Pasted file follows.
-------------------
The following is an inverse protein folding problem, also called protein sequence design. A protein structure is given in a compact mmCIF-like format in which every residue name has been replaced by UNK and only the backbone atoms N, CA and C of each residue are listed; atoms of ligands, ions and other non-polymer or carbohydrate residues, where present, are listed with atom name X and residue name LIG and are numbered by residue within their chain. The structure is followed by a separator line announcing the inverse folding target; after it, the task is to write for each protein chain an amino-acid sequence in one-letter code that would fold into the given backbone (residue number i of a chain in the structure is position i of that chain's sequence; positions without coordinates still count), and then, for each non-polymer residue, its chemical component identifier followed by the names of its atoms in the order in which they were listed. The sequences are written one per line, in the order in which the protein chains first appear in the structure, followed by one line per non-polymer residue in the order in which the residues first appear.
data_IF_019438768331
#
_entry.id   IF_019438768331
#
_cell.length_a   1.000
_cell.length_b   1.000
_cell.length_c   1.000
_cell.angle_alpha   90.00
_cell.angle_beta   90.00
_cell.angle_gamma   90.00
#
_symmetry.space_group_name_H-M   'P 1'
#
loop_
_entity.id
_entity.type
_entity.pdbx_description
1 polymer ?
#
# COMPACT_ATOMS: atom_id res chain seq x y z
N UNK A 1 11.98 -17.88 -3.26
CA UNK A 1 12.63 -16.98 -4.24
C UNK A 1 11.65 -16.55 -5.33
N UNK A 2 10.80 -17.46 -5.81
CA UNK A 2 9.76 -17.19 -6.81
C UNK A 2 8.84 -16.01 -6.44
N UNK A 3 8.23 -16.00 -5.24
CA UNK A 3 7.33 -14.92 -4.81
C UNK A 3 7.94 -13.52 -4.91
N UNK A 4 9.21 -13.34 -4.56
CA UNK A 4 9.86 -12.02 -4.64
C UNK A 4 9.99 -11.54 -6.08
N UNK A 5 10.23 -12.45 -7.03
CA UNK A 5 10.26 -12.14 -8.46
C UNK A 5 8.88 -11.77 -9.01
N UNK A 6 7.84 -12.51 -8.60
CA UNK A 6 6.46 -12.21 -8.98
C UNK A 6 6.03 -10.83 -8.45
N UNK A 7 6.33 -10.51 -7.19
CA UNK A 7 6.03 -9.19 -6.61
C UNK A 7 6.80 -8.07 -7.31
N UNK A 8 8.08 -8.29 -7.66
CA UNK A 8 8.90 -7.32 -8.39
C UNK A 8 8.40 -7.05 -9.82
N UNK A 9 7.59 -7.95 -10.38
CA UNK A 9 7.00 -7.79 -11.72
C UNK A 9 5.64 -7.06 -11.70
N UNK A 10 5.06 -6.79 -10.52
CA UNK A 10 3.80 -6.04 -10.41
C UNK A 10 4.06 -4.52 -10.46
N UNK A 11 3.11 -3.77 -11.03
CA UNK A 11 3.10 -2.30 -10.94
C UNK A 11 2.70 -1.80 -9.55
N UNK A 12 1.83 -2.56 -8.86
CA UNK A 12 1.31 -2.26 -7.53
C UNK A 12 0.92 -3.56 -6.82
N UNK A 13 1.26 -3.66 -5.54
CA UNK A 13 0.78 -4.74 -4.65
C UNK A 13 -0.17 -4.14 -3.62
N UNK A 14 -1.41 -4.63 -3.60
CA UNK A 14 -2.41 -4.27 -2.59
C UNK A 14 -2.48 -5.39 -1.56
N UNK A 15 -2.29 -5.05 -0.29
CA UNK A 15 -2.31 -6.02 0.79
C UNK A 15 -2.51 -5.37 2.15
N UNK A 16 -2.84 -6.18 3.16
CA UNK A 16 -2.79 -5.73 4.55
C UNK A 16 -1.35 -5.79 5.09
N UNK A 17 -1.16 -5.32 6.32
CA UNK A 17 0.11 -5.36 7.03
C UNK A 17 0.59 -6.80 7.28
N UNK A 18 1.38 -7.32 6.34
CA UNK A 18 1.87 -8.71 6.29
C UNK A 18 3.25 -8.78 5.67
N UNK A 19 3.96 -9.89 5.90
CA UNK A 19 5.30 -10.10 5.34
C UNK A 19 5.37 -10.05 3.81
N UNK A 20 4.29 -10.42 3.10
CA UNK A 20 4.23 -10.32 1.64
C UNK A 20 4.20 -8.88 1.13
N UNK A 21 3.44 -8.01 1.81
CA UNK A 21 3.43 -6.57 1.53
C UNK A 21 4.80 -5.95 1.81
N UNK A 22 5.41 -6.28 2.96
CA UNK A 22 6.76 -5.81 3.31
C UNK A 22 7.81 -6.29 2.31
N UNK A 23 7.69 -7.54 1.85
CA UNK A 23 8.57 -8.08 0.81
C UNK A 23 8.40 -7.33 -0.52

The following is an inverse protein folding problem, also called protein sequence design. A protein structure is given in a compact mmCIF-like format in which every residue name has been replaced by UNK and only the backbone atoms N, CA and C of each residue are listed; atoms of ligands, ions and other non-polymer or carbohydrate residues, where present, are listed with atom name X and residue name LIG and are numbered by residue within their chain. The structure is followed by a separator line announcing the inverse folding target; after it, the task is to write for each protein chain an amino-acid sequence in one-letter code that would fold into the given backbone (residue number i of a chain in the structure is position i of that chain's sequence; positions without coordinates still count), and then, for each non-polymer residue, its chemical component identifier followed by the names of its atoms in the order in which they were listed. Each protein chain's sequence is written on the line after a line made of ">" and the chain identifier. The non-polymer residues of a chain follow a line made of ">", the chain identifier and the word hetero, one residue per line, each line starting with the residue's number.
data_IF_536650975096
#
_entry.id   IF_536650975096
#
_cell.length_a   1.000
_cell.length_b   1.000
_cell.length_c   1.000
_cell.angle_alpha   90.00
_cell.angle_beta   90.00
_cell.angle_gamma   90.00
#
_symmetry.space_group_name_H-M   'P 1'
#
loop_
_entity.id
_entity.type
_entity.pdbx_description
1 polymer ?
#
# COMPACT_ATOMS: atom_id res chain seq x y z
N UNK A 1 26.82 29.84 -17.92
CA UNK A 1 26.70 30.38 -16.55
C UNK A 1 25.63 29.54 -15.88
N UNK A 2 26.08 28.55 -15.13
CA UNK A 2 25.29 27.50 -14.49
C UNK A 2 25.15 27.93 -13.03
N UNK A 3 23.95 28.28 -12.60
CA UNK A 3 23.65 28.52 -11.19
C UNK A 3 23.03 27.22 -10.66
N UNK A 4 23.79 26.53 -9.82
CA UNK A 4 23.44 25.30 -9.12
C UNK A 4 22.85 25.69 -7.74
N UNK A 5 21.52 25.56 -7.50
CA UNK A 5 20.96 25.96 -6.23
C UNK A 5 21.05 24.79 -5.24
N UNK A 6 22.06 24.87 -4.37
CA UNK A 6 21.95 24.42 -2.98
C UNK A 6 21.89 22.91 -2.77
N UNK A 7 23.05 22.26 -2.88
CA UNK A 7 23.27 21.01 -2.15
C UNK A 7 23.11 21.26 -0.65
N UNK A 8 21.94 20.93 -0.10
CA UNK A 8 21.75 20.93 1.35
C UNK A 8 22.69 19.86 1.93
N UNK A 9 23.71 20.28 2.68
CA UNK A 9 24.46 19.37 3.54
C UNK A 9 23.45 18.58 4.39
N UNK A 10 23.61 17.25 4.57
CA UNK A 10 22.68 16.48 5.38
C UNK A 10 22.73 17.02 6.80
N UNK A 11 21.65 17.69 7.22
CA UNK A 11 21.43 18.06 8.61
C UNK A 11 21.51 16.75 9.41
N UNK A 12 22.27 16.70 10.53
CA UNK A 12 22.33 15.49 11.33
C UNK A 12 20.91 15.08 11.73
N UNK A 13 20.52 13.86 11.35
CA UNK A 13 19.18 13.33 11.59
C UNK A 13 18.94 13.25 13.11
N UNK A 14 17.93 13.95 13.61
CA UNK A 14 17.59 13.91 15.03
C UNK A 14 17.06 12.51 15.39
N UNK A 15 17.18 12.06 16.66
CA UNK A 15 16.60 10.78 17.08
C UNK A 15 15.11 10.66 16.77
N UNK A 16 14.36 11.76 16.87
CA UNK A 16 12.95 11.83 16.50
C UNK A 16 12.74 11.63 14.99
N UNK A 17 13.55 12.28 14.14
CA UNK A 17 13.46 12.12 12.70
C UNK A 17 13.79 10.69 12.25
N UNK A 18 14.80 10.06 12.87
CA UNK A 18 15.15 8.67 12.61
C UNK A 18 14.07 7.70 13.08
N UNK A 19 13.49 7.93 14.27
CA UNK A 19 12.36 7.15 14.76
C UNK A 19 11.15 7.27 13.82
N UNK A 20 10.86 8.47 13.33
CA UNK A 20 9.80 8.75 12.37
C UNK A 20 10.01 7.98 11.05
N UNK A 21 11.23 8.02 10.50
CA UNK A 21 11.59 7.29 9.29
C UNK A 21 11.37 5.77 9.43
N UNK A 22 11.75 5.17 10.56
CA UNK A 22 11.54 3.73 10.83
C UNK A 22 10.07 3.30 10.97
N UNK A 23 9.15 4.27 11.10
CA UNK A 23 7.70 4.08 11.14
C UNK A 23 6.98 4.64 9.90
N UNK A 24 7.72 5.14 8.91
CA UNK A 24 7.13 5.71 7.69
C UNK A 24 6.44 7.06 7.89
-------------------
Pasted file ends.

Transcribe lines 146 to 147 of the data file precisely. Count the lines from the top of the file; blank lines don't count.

CA UNK A 12 22.33 15.49 11.33
C UNK A 12 20.91 15.08 11.73